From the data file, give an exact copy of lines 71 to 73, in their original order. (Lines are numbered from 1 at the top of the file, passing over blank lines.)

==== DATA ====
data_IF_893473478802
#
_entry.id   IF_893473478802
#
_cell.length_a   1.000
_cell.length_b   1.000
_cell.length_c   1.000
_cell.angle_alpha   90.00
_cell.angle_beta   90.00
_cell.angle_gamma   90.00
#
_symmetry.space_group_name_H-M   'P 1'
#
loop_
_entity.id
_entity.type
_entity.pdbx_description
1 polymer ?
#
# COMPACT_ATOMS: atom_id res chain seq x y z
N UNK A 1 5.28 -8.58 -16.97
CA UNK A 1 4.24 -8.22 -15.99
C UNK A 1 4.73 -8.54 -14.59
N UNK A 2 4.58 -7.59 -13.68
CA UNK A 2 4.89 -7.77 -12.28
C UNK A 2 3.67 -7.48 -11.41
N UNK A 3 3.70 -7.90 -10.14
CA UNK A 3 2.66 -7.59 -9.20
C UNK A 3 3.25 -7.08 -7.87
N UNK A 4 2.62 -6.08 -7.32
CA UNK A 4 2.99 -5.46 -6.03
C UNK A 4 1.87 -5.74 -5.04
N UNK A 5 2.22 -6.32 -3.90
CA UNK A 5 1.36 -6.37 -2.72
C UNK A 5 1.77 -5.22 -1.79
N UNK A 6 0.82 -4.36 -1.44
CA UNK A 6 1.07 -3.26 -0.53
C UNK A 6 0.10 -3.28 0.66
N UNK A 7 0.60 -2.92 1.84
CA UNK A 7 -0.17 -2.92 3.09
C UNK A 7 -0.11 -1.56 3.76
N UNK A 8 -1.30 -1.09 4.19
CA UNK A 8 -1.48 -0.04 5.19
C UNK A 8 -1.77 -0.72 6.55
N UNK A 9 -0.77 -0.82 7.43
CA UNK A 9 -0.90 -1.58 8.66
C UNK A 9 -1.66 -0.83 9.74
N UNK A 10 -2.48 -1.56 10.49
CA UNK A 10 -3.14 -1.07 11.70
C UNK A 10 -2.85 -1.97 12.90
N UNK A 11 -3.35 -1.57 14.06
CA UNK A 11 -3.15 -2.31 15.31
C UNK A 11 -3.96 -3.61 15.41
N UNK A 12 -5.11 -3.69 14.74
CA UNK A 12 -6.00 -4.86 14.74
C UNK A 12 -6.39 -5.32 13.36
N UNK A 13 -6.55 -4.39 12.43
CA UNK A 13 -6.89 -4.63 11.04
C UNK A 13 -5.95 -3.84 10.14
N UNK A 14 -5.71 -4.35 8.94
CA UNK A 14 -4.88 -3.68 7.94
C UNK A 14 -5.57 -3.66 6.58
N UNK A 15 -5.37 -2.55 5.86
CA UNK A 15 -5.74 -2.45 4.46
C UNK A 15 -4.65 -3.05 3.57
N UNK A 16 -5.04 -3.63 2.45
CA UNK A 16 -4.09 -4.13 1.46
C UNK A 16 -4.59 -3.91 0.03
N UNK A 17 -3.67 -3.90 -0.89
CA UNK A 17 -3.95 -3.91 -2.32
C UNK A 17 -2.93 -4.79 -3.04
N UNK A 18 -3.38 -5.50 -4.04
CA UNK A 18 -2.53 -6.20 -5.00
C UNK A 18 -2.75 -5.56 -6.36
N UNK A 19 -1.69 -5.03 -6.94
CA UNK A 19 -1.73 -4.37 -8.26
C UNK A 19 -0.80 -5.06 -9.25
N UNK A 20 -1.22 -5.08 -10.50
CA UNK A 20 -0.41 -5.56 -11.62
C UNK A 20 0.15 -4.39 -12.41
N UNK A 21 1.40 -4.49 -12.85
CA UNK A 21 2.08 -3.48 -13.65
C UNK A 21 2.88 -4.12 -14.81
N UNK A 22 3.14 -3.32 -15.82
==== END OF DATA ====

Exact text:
C UNK A 17 -2.93 -4.79 -3.04
N UNK A 18 -3.38 -5.50 -4.04
CA UNK A 18 -2.53 -6.20 -5.00